Narbonne Swimming Pool

Narbonne Piscine Municipale

Website: http://www.espacedeliberte.fr/piscine/ 

Top of the list was a visit to the swimming pool. DD loves swimming and is as happy as anything splashing about in arm bands. The pool looked quite impressive, with some fantastic outdoor facilities (not open in November, of course) as well as some fun indoor things, like a waterslide and a play area. The reviews weren’t great with some people saying it was a bit dirty, but there was only one way to find out whether that was true. So off we went.

 

 

And it was great! It seemed pretty clean to me, plus it was warm in both the changing rooms, the pool area, and the water. I hate a cold pool! There was plenty of room in the small pool, which started at 40cm and then dropped down to 70cm, which was perfect for both DD and DS. There wasn’t a massive queue for the water slide, so DD went on three times, twice with James and then with me, and DD enjoyed the play area once the water sprayer went off. Once she discovered how fast she could go on the small slide, she really went of it! We passed a happy hour there and only left because DS was getting hungry and showing signs of tiredness. We’d definitely go back!

Pricing was hard to find on their website though. For the four of us (two adults, one 3 year old and a one-year-old) we paid 11 euros 30 cents. Not bad. It’s a bit more than we pay locally but there were more facilities. You’d definitely get better value for money in the summer, given the access to the outdoor facilities, but really it was perfect for us on a grey and stormy looking afternoon.

Other facilities at the same site include a skate park – very popular, looking at the numbers on it – and an ice-skating rink, which DD was fascinated by. Another one to revisit if we end up in Narbonne again.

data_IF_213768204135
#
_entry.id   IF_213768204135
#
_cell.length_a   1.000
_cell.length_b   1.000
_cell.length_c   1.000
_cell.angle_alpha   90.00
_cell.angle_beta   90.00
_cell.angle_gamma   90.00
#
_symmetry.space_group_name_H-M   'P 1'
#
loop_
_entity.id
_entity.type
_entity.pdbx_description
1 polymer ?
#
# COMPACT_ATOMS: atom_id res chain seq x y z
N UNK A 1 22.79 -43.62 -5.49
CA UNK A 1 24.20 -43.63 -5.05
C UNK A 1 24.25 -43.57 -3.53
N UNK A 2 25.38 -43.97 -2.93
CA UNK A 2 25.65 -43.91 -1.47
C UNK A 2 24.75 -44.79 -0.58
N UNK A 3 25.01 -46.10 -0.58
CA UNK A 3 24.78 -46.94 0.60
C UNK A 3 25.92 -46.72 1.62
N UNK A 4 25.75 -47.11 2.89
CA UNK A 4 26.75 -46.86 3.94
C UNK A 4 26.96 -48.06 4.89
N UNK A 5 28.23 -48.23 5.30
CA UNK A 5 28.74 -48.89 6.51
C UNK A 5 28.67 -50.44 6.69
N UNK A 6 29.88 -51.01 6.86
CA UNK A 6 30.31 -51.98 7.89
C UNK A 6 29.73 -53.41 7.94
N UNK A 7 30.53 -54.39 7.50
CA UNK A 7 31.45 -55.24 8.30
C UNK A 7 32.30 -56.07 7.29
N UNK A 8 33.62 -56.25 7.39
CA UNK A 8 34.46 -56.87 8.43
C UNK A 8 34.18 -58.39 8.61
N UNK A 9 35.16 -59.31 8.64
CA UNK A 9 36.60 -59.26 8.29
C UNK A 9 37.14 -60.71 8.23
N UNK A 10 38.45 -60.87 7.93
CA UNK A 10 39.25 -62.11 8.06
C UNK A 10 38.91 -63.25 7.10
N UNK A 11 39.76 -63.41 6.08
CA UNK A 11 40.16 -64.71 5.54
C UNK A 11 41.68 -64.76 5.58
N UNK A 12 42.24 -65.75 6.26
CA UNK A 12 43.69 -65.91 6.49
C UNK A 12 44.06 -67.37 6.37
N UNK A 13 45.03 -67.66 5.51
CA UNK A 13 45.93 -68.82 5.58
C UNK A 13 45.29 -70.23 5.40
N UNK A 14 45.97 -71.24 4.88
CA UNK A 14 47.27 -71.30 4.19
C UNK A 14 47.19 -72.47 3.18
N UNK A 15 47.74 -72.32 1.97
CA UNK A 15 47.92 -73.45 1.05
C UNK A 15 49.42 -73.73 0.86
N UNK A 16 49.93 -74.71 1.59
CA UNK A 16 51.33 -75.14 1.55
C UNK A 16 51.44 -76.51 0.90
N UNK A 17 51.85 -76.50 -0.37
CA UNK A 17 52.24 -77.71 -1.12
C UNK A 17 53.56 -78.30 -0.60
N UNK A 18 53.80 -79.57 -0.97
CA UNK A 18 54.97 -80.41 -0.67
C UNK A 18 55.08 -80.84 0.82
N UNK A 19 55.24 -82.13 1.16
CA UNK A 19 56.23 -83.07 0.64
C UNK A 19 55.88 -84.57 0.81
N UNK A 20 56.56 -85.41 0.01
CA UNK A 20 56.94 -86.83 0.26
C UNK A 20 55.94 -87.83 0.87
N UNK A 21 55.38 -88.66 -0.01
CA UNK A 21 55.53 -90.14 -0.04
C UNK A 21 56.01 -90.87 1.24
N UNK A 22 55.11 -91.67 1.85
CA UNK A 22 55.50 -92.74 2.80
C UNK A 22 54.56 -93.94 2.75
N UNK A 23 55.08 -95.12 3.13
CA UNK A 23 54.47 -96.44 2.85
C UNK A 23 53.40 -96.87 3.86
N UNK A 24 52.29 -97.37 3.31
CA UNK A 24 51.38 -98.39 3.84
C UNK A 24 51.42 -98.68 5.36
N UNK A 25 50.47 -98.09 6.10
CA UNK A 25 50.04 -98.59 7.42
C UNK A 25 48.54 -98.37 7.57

Google Maps reckoned it was a 30 minute walk from the centre, so we drove. I’m glad we did because it was dark when we came out and everyone was tired. There are supermarkets near by as well as a few fast food places, if that’s your thing.

As far as refreshments go at the pool, there’s a restaurant (open for lunch and dinner) and a couple of vending machines in the foyer.

The Indoor Market

Les Halles de Narbonne

Website: http://www.narbonne.halles.fr/

An indoor market wouldn’t have been my first choice with two small children but as it was we struggled to get DD out of there. She loved it, especially the lobster tank (kids, or at least my kids, really don’t care about the killing and eating thing) and the baskets with all the strange-looking shellfish, including the very odd looking (for a foodstuff) sea urchin. Who would want to eat those!?

The nice thing about the market is that there are also a few cafes and bars – more wet weather places to hang out. And you can also do your shopping while you’re there. We didn’t but a few stalls that caught my eye included one selling moroccan food, with various tagine-cooked meals for sale, and an Italian stall with some really tasty calzones and pizzas. DD was very interested in some the cakes, of course.

The Playground